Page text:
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February 18, 2011 By Joseph P. Farrell

Planet X is back in the news everyone, or at least, is trying to be:

Planet X, or Tyche

Now that you've read that, let's do a little remembering, because this article is a case study on how modern science - and the reporting of it - is not working. First, we note the reference to the Oort cloud, one of "orthodox astronomy''s" many dogmas. This is supposedly a cloud of space debris and space junk floating out beyond the orbit of Pluto, that accounts for the orbits of comets and their wildly eccentric orbits. According to this theory, the gravitational field of "passing stars" kicks this debris into the wild orbits that comets are seen to have. Now enter planet Tyche, a planet supposedly four times the size of Jupiter, that is responsible for kicking a bunch of this debris into orbits where statistical analysis can trace them back. Once this is done, so the idea runs, one ends up with a particular region and a very strong gravitational field of a super-large planet way out there kicking new comets into orbit.

Whether there is or is not an Oort cloud doesn't interest me. What interests me here it that the alternative explanation - Dr. Tom Van Flandern's revival of the nineteenth century Exploded PLanet Hypothesis - is not even mentioned in the article as the alternative explanation for the origin of comets. And this reflects the impasse to which science, and science journalism, has come.

I can only envision two scenarios here, as to why Dr. Van Flandern's work was not even mentioned. The first is that the "journalists" here simply were lazy in their research. They went on line, searched a few places to follow up on the story, found the contacts, and did a quick phone or email interview with them, and that was that. The second scenario ties into the first, and that is, that when the interviewed scientists were asked about the hypothesized planet Tyche and the whole Oort Cloud, they simply did not mention that there were any alternatives at all.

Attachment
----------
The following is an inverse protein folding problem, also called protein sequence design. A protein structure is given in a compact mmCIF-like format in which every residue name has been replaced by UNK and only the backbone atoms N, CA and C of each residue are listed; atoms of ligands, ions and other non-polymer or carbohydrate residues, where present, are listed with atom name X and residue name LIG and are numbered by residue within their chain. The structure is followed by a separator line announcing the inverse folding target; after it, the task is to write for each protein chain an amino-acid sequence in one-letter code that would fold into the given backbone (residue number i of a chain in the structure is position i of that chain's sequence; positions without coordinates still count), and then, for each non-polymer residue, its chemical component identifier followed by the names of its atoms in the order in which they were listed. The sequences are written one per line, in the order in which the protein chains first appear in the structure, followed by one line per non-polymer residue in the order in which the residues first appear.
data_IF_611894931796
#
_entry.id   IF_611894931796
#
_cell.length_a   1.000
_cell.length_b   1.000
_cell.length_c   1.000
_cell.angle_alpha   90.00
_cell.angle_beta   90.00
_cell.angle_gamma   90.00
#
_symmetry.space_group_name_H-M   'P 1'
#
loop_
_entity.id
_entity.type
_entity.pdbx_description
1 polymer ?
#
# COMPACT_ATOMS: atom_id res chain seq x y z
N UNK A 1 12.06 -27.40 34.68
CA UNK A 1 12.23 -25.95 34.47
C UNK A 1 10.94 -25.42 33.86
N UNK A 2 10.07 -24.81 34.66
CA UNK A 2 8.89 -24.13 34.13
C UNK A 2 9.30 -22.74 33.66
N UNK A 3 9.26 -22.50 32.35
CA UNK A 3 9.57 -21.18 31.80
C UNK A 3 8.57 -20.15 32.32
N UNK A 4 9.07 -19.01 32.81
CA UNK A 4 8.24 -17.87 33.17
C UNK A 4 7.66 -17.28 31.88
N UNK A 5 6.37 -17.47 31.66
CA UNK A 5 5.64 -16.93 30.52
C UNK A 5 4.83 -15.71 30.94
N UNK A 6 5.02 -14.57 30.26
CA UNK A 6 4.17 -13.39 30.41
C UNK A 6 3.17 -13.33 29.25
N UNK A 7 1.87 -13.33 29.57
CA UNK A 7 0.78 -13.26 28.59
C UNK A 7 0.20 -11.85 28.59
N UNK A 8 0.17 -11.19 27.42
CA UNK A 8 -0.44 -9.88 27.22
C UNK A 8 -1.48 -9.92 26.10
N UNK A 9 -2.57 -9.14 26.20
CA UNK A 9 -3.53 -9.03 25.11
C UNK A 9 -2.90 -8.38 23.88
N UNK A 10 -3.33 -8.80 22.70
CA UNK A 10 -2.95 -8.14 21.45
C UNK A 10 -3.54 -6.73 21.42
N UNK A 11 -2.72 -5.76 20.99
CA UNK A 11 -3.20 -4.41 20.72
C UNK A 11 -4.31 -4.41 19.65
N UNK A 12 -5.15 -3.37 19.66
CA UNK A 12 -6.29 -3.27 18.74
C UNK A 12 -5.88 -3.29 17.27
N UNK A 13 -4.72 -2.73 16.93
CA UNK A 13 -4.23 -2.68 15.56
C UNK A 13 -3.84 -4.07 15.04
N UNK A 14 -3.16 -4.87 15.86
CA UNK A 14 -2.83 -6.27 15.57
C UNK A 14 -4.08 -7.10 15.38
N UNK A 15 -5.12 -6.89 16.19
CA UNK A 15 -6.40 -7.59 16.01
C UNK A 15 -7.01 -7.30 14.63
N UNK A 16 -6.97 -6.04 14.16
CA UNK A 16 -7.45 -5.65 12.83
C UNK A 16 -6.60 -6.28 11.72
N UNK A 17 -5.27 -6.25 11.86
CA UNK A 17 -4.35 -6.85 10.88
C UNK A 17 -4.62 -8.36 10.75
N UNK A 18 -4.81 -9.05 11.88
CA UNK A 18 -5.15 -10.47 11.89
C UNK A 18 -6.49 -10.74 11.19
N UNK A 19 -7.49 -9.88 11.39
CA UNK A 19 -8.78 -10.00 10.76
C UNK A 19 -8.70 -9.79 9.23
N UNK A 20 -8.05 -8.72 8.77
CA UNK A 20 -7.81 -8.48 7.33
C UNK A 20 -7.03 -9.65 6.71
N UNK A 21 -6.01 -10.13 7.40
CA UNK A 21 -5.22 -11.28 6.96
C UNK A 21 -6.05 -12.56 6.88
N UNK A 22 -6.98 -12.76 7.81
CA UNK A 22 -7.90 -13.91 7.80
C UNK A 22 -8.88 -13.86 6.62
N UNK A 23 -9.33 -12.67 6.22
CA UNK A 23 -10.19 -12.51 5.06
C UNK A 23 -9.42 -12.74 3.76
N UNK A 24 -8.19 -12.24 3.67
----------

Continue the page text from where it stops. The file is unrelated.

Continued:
The loser in this whole exchange? The public, who would never even know, from reading this article, that there are scientists who not only question the existence of Planet X, but also scientists who question the whole hypothetical foundation upon which some scientists posited the existence of Planet X, namely, the Oort cloud!

It is symptomatic of a wider problem, especially in the physics community. One hears over and over of the favorite dogmas, the idolization of Einstein, the promotion of string theory, and so on, but never hears of the alternative views (and there are alternatives to string theory); there are even respected scientists who have questioned the whole Einstein edifice...but when is the last time you heard of Herbet Ives of Bell Laboratories? On and on we could go. For science to work again, and for people to become genuinely interested in it again, I submit it must start acting less and less like a religion, a kind of secular version of churchianity, and more like what it claims to be: an inquiry into truth, a revealing of God's handbook, nature, and an honest inquiry into truth. Not all ideas or hypotheses are of equal merit, but it is time for a Protestant Reformation in the hallowed halls of the scientific magisterium and its priesthoods and solemn orders.  It's time to allow people to know the major alternatives and to form their own conclusions.